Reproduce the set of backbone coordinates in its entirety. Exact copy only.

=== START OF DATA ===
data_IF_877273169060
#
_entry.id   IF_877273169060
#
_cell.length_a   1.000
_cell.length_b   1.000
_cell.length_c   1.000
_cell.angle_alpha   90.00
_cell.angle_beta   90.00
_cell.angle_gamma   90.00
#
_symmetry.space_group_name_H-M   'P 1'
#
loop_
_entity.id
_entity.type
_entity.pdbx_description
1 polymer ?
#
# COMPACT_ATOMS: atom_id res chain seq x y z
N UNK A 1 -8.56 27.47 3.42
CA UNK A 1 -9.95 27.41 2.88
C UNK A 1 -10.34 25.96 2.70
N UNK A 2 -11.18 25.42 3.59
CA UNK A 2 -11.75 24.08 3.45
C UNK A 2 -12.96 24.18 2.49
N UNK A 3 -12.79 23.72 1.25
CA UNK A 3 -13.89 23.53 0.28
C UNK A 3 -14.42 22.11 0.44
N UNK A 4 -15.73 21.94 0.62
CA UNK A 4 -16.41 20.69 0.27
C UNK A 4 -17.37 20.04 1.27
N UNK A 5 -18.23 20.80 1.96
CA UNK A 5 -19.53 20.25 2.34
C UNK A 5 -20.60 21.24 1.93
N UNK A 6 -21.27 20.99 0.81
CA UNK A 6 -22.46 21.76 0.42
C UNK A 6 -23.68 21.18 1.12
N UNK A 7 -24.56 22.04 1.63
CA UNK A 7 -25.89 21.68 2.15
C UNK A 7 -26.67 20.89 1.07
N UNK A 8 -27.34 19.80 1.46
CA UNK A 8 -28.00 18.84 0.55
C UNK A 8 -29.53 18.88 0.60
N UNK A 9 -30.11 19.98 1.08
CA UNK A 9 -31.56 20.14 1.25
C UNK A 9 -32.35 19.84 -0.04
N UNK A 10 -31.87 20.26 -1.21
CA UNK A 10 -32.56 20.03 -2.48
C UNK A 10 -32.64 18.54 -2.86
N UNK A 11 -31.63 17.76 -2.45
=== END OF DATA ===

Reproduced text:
data_IF_877273169060
#
_entry.id   IF_877273169060
#
_cell.length_a   1.000
_cell.length_b   1.000
_cell.length_c   1.000
_cell.angle_alpha   90.00
_cell.angle_beta   90.00
_cell.angle_gamma   90.00
#
_symmetry.space_group_name_H-M   'P 1'
#
loop_
_entity.id
_entity.type
_entity.pdbx_description
1 polymer ?
#
# COMPACT_ATOMS: atom_id res chain seq x y z
N UNK A 1 -8.56 27.47 3.42
CA UNK A 1 -9.95 27.41 2.88
C UNK A 1 -10.34 25.96 2.70
N UNK A 2 -11.18 25.42 3.59
CA UNK A 2 -11.75 24.08 3.45
C UNK A 2 -12.96 24.18 2.49
N UNK A 3 -12.79 23.72 1.25
CA UNK A 3 -13.89 23.53 0.28
C UNK A 3 -14.42 22.11 0.44
N UNK A 4 -15.73 21.94 0.62
CA UNK A 4 -16.41 20.69 0.27
C UNK A 4 -17.37 20.04 1.27
N UNK A 5 -18.23 20.80 1.96
CA UNK A 5 -19.53 20.25 2.34
C UNK A 5 -20.60 21.24 1.93
N UNK A 6 -21.27 20.99 0.81
CA UNK A 6 -22.46 21.76 0.42
C UNK A 6 -23.68 21.18 1.12
N UNK A 7 -24.56 22.04 1.63
CA UNK A 7 -25.89 21.68 2.15
C UNK A 7 -26.67 20.89 1.07
N UNK A 8 -27.34 19.80 1.46
CA UNK A 8 -28.00 18.84 0.55
C UNK A 8 -29.53 18.88 0.60
N UNK A 9 -30.11 19.98 1.08
CA UNK A 9 -31.56 20.14 1.25
C UNK A 9 -32.35 19.84 -0.04
N UNK A 10 -31.87 20.26 -1.21
CA UNK A 10 -32.56 20.03 -2.48
C UNK A 10 -32.64 18.54 -2.86
N UNK A 11 -31.63 17.76 -2.45